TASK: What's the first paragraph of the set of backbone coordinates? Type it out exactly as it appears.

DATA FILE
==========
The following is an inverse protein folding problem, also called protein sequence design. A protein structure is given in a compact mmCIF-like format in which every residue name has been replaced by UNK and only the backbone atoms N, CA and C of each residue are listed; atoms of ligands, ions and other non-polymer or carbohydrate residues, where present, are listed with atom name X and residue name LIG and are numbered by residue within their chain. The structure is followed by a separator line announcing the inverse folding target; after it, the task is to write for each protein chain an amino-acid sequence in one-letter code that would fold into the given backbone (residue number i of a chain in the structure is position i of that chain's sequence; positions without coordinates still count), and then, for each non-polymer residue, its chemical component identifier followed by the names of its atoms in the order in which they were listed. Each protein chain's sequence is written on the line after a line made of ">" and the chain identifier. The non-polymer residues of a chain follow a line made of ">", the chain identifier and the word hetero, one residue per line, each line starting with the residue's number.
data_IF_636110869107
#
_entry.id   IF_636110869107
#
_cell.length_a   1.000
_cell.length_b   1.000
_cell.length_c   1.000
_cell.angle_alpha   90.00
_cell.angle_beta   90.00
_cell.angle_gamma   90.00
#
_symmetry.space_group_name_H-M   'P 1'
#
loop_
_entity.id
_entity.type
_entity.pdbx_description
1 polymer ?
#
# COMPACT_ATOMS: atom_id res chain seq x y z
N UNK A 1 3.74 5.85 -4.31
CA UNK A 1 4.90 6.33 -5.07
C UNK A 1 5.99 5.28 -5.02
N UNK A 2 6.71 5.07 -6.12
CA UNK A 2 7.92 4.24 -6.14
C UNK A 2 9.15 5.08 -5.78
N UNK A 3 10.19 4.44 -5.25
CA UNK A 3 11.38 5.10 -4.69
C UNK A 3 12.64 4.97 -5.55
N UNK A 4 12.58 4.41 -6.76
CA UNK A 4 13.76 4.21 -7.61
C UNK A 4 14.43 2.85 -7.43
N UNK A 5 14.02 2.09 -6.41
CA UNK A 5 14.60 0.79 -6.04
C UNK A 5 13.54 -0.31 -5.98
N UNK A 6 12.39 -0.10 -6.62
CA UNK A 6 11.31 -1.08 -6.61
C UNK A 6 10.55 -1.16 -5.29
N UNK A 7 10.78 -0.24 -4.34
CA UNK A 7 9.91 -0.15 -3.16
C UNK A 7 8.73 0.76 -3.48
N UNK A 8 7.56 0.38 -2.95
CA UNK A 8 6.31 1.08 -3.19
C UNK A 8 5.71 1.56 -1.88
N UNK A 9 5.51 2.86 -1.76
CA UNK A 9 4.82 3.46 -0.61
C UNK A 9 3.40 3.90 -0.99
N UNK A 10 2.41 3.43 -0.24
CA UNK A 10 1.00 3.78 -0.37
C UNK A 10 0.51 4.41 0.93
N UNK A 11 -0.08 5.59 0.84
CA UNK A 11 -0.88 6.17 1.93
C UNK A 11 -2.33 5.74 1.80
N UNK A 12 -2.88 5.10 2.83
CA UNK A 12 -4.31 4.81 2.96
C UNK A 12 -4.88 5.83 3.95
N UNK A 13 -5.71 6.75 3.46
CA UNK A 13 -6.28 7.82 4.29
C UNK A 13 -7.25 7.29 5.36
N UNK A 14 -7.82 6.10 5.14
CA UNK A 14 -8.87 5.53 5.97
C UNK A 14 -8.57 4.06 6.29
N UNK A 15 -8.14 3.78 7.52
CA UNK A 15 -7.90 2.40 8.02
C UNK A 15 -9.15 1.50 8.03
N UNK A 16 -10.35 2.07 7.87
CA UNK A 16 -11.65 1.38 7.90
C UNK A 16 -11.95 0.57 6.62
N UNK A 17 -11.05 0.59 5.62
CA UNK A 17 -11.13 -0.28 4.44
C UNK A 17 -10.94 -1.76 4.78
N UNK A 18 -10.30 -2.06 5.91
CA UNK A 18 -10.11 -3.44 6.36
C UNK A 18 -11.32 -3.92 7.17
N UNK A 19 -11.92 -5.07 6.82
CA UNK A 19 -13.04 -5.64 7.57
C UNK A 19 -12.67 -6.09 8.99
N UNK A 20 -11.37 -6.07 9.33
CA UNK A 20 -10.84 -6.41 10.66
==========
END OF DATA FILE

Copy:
The following is an inverse protein folding problem, also called protein sequence design. A protein structure is given in a compact mmCIF-like format in which every residue name has been replaced by UNK and only the backbone atoms N, CA and C of each residue are listed; atoms of ligands, ions and other non-polymer or carbohydrate residues, where present, are listed with atom name X and residue name LIG and are numbered by residue within their chain. The structure is followed by a separator line announcing the inverse folding target; after it, the task is to write for each protein chain an amino-acid sequence in one-letter code that would fold into the given backbone (residue number i of a chain in the structure is position i of that chain's sequence; positions without coordinates still count), and then, for each non-polymer residue, its chemical component identifier followed by the names of its atoms in the order in which they were listed. Each protein chain's sequence is written on the line after a line made of ">" and the chain identifier. The non-polymer residues of a chain follow a line made of ">", the chain identifier and the word hetero, one residue per line, each line starting with the residue's number.